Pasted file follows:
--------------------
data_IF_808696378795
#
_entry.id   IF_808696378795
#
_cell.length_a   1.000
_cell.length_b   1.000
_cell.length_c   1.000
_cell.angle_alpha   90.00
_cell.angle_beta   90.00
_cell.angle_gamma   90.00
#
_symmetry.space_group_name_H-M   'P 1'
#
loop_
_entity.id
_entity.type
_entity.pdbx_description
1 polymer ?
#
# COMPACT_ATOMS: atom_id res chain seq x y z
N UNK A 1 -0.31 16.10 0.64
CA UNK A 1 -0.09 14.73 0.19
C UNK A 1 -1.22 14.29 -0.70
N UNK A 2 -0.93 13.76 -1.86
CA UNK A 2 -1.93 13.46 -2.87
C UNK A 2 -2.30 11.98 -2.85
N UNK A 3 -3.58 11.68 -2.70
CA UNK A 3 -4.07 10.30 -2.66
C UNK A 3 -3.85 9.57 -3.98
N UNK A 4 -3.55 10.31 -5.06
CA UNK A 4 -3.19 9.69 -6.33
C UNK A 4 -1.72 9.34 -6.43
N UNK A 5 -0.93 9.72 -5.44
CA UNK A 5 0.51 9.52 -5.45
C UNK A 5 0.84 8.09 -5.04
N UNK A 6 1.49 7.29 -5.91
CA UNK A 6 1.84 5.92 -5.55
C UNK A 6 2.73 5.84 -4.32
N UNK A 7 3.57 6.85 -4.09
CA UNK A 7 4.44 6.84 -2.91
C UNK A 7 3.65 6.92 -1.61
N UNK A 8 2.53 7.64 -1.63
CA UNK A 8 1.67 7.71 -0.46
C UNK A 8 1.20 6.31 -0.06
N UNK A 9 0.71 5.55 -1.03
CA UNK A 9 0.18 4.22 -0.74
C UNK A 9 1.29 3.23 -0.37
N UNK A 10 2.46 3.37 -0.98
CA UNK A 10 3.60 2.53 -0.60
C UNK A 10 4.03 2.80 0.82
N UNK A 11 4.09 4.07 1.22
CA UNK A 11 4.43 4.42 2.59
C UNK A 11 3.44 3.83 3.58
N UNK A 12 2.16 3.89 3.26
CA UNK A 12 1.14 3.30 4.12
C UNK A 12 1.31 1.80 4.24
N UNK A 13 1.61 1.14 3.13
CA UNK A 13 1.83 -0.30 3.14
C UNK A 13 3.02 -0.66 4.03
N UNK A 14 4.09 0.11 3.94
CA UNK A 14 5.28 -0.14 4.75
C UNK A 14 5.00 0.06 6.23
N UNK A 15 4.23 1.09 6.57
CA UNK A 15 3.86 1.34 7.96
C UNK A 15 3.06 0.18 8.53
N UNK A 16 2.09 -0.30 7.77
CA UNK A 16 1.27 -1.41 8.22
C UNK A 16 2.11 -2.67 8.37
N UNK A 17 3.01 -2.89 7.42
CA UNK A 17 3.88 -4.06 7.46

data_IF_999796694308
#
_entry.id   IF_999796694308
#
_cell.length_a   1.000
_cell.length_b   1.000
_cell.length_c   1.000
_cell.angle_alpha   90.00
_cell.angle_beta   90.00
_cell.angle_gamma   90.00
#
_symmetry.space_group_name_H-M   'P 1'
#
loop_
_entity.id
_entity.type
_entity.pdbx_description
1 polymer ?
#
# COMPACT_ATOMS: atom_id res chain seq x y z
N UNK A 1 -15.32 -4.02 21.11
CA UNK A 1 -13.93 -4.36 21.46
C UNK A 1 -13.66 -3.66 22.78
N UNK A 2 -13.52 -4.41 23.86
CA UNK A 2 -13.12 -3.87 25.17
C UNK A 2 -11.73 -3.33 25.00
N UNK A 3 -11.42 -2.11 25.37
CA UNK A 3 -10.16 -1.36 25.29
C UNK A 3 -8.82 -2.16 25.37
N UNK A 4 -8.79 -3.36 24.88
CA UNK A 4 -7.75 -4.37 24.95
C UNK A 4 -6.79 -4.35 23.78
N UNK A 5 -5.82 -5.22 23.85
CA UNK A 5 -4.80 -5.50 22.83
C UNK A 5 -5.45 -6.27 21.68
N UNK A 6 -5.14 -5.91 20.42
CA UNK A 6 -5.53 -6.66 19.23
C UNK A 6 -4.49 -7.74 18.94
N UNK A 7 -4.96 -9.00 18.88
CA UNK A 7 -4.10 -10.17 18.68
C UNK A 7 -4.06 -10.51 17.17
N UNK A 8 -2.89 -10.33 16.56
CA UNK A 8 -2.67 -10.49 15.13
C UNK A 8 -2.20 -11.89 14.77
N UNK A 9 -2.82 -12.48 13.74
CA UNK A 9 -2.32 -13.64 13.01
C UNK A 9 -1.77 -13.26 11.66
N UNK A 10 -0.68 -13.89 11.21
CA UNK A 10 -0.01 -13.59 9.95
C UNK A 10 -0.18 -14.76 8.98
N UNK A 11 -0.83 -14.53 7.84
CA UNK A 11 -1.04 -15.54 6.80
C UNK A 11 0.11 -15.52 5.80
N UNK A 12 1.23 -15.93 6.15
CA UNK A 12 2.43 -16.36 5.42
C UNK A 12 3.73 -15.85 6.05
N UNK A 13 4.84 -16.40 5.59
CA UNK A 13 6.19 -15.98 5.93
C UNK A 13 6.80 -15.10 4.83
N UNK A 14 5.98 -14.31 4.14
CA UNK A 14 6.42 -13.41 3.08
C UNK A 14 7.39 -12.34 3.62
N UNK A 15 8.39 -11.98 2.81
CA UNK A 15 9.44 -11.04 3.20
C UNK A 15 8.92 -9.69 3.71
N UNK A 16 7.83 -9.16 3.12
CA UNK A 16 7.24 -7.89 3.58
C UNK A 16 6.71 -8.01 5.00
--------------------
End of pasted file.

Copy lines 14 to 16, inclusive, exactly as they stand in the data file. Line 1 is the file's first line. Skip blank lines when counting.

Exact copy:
loop_
_entity.id
_entity.type